You’re driving a two-lane highway after a fresh dumping of snow. You spot the flashing lights of a snow plow up ahead in the left lane. What do you do?
a) Speed up to get ready to pass in the right lane;
b) Maintain speed until you settle in close behind the plow;
c) Flash your high beams until the plow truck pulls over to let you pass;
d) Keep your distance until the plow truck pulls over to allow you to pass.
This was kind of a rhetorical question. But the answer has been placed the answer at the bottom of this page for anyone who needs to confirm.
Snow plow operators are on the roads at all hours in order to make winter driving safer.
Clearing snow and laying down deicers and winter abrasives requires the operators to reduce their speed.
In order to operate safely, snow plow operators need fellow drivers to be extra cautious around them.
“Please practise patience,” says general manager Darren Ell, of the Lower Mainland.
“Don’t be in a big hurry, because these guys are trying to provide a service to the travelling public. We’re not out there to hinder the flow of traffic. We’re out there trying to keep people safe.”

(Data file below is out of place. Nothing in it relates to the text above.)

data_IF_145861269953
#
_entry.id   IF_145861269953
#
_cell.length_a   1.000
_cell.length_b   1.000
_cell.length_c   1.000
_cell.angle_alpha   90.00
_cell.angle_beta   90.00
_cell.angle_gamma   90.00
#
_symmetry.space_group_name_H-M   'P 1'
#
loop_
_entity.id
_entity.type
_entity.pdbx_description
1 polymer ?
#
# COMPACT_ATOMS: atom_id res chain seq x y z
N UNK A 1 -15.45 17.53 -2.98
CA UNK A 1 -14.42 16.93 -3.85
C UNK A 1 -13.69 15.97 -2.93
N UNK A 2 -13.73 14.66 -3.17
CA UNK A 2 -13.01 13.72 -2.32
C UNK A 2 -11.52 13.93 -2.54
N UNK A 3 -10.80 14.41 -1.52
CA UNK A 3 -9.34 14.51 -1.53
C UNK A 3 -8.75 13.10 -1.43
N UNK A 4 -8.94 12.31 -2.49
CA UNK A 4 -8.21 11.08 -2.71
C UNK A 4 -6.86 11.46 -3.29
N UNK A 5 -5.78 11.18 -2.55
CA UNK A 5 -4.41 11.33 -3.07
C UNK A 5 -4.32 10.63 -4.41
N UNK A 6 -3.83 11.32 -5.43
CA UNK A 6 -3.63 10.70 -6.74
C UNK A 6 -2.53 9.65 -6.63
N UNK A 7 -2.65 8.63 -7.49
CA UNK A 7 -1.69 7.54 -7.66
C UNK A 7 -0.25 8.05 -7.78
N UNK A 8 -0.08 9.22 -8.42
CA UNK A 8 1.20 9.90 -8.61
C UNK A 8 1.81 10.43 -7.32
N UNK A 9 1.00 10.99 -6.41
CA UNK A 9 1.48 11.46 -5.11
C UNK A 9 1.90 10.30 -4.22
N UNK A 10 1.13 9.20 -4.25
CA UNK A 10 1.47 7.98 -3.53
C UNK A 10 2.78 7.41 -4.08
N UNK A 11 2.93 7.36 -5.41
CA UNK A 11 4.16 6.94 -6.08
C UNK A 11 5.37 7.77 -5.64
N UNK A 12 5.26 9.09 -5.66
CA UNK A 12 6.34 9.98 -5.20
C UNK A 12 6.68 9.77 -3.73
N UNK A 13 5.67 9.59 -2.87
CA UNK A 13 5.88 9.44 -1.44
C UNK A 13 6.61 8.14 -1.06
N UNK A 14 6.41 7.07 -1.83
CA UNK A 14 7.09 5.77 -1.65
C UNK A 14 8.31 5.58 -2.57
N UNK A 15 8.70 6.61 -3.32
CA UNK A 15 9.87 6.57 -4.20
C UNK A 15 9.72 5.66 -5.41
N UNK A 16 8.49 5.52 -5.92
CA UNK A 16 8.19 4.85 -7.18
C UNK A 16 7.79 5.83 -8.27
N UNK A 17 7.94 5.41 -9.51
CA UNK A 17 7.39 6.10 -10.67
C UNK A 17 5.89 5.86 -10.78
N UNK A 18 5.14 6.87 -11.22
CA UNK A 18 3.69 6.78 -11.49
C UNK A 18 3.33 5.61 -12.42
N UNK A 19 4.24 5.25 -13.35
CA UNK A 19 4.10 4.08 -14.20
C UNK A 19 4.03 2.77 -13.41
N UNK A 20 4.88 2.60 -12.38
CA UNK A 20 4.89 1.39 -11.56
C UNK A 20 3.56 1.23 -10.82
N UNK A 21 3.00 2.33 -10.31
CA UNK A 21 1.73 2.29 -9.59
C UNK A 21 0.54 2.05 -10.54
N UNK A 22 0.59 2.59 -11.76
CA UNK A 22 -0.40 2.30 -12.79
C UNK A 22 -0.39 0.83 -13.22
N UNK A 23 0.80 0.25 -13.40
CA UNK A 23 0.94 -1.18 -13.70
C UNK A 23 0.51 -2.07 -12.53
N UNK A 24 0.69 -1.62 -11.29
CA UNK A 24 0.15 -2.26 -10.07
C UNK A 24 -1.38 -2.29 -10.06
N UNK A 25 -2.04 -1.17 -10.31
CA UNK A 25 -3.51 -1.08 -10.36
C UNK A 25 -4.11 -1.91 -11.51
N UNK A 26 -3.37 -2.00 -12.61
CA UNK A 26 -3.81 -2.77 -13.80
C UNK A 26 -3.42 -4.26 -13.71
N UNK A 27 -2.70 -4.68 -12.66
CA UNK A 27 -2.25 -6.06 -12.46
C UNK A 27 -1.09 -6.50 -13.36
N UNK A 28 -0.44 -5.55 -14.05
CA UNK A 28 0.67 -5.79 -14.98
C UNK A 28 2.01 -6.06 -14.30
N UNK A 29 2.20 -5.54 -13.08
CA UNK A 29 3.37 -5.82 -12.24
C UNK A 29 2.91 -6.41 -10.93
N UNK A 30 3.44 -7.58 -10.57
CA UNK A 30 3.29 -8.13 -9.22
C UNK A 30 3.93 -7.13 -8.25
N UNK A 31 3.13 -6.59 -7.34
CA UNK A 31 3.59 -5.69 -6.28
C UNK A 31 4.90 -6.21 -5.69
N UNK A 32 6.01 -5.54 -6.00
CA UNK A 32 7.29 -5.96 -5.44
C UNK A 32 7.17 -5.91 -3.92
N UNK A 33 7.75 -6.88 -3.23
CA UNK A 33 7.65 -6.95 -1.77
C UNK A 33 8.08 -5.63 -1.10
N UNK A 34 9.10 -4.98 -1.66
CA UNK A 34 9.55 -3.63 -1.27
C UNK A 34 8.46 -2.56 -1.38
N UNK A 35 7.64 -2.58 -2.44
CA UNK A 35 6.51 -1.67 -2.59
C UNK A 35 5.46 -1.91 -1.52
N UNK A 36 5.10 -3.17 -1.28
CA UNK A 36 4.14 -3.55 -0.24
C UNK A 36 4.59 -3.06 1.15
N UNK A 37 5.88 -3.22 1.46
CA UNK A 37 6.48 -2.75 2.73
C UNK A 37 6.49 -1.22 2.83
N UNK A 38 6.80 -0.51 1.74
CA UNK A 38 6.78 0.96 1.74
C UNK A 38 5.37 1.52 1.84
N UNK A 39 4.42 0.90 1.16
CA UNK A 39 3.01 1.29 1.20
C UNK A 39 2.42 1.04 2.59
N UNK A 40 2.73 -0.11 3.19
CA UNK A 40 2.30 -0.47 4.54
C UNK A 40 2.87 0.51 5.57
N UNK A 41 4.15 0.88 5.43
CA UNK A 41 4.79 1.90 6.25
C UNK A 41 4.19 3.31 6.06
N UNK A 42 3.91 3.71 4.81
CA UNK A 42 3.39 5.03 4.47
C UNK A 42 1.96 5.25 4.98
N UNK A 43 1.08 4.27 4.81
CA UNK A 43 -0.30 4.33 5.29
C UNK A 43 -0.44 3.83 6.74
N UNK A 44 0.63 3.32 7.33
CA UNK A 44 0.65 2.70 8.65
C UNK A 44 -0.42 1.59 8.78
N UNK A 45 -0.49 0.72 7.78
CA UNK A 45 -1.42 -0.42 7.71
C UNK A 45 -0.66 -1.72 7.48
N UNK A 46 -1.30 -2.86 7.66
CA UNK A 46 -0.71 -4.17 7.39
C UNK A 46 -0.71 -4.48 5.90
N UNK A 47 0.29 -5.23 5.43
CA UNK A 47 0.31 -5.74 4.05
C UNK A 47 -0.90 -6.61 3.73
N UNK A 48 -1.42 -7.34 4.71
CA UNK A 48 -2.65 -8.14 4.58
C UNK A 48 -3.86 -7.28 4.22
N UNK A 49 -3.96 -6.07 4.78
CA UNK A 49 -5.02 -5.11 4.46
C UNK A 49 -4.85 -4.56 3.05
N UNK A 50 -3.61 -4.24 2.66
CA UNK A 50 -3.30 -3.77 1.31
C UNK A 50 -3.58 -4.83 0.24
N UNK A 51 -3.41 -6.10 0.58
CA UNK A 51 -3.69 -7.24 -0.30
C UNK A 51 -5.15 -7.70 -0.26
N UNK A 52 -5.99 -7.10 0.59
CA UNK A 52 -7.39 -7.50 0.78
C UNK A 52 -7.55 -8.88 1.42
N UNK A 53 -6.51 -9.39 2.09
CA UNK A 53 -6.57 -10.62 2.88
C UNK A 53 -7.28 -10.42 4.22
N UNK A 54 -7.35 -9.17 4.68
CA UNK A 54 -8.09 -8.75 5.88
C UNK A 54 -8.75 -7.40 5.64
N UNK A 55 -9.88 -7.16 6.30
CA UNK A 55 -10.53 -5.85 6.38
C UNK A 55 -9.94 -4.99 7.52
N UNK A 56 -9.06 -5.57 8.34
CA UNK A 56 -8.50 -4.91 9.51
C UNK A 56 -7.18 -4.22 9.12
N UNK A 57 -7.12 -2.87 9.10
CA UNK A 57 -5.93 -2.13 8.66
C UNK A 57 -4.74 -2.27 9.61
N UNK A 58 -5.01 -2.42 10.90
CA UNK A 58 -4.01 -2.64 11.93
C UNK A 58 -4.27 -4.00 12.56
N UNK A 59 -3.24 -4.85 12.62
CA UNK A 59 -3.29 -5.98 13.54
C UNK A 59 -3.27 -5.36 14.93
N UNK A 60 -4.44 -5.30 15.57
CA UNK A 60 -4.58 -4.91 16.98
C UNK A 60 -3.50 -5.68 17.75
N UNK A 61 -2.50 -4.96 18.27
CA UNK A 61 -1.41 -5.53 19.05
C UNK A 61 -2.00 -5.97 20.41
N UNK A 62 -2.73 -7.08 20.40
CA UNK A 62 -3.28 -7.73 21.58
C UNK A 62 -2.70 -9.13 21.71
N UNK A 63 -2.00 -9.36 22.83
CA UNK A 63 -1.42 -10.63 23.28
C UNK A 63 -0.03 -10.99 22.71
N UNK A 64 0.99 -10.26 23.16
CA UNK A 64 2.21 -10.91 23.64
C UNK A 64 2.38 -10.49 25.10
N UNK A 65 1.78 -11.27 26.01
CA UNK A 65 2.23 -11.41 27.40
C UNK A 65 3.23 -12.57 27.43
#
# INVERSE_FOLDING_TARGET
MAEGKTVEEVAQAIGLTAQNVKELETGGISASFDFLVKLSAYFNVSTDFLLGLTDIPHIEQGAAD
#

In the name of “Mr. Plows” everywhere the highways ministry has put together a list of “do’s and don’ts” to keep in mind next time you’re driving near a snow plow.
Give snow plows plenty of space — about 10 car lengths. Salt and winter abrasives, as well as rocks and other debris in the snow, can fly — hitting nearby vehicles and decreasing visibility. Tailgating any vehicle puts you at risk of a collision; tailgating a piece of heavy equipment armed with plows only ups the consequences.
Pass snow plows. It’s not safe. The plow could be equipped with a wing blade on its left or right side, which can be obstructed by the snow it’s throwing. The plow also may be the first of a series of two to five more plows, staggered diagonally across the road to clear all lanes simultaneously. This practice is called Echelon Plowing, and would require the unwise driver to make multiple unsafe passes.
Pull as far over to the right as is safe when you see a snow plow approaching from the opposite direction along an undivided highway. That way, you will be clear of any salt or sand.
Assume the snow plow operator can see you, especially if you’re driving too close and visibility is poor (which it often is in snowstorms). Your best defense is to keep your distance.
Give the snow plow operator a wave when they pull over to let you pass. Remember, they’re doing the job for you.
d) Keep your distance until the plow truck pulls over to allow you to pass. But you knew that, right?